First reading: Exodus 22:20-26.
Responsorial Psalm: Psalm 17(18):2-4, 47, 51.
Second reading: 1 Thessalonians 1:5-10.
Gospel: Matthew 22:34-40.
Link to readings.
Let the Gospel acclamation above be our invitation to prayer this week.
The true meaning of God's Law proclaimed by Moses and the prophets is revealed to us in this Sunday's readings.
The First Reading from Exodus describes how God's law of love is to be applied in daily life. God wants his people, who were liberated from slavery in Egypt, to be people of justice, kindness and compassion; both to strangers and to their neighbour.
The Psalm is a litany of love for God... our strength, shield, saviour, and the very rock of our existence. Surely it is from this refuge of compassion and help that we are given strength to come to the aid of others.
Paul's letter to the Thessalonians (Second Reading) describes how their faith has changed the communities where they live. Their life lived in the Holy Spirit has encouraged others to believe in the Gospel message.
In the Gospel, Jesus teaches that the greatest commandment is to love God with all our heart, soul and mind. We are commanded to put God's law of love into practice by loving our neighbour as ourselves.
Let us pray for each other throughout this week that we will have the grace to want and to choose only that which will deepen our love of God. With God at the centre of our lives, we will have strength to love others. May our hearts be open to respond actively to the need of our neighbour.
Psalm: 17(18):2-4, 47, 51.
I go to my place of prayer where I can become still before God. For a few moments I allow myself to slow down, gently noticing and letting go of the flow of my thoughts.
I take a deep breath into the centre of my being, and notice the rhythm of my breathing.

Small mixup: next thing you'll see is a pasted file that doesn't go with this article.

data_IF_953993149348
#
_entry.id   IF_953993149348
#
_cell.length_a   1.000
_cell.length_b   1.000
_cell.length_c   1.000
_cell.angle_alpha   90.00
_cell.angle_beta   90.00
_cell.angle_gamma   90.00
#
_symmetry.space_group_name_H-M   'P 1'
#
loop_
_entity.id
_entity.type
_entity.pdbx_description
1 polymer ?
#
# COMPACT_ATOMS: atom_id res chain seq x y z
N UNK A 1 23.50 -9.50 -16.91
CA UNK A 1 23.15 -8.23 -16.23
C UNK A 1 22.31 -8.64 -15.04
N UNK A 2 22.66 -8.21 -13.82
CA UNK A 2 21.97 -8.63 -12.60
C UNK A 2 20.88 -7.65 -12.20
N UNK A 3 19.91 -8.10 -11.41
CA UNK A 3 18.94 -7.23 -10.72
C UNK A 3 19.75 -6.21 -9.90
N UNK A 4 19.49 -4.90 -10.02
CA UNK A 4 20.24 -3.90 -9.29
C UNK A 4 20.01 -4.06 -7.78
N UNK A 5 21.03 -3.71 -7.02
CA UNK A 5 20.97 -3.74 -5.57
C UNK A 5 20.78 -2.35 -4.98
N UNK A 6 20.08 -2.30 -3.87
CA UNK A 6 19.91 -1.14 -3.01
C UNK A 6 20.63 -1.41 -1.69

My breath... the breath that gives me life... can be an anchor point for my prayer when my mind wanders.
As I sit in silence, I become aware of the presence of God within and all around me.
Slowly and with loving attention, I read this psalm.
I pause on the words or phrases that challenge or comfort me. I read the psalm or phrases as many times as I need to.
I sit silently with these words and notice how I feel.
I ask for the grace to be free of my own wants and desires,
so that I may be fully open to what God wants to say to me in my prayer today.
... I listen in loving silence.
I tell the Lord how I feel and what is in my heart. When I feel ready, I conclude my prayer,
using the words of the response - or my own words of love for God.
With love, and aware of my own desire to be closer to God,
I find some time to step aside from the busyness of my thoughts, and of daily life.
It might help my prayer to light a candle or to listen to music... or perhaps to the sound of silence or nature around me.
Eventually, I become still and settle in silence before God.
I read the Gospel slowly and try to picture the scene unfolding. Why do the Pharisees want to disconcert Jesus?
What is it about his teaching and approach that they find such a threat?
Can I understand their fears?
I read the Gospel again.
Perhaps I imagine seeing Jesus looking deeply into the hearts of the Pharisees and sharing with them the truth of the greatest commandment.
Now I imagine it is me asking Jesus this question.
I see Jesus looking deeply into the centre of my being, seeing me as I truly am.
How do I respond to his words to me:
'You must love the Lord your God with all your heart, soul and mind...'?
Can I love God in this way? I ponder if there is something in my life that holds me back from loving God like this.
I talk to Jesus about it, trusting that he will understand.
I ask Jesus who is my neighbour?
With whom does God want me to share his love?
I listen. I slowly end my prayer asking for the grace to love as Jesus loved... and with Jesus I say,'Our Father...'
Prepared by St Beuno's Outreach in the Diocese of Wrexham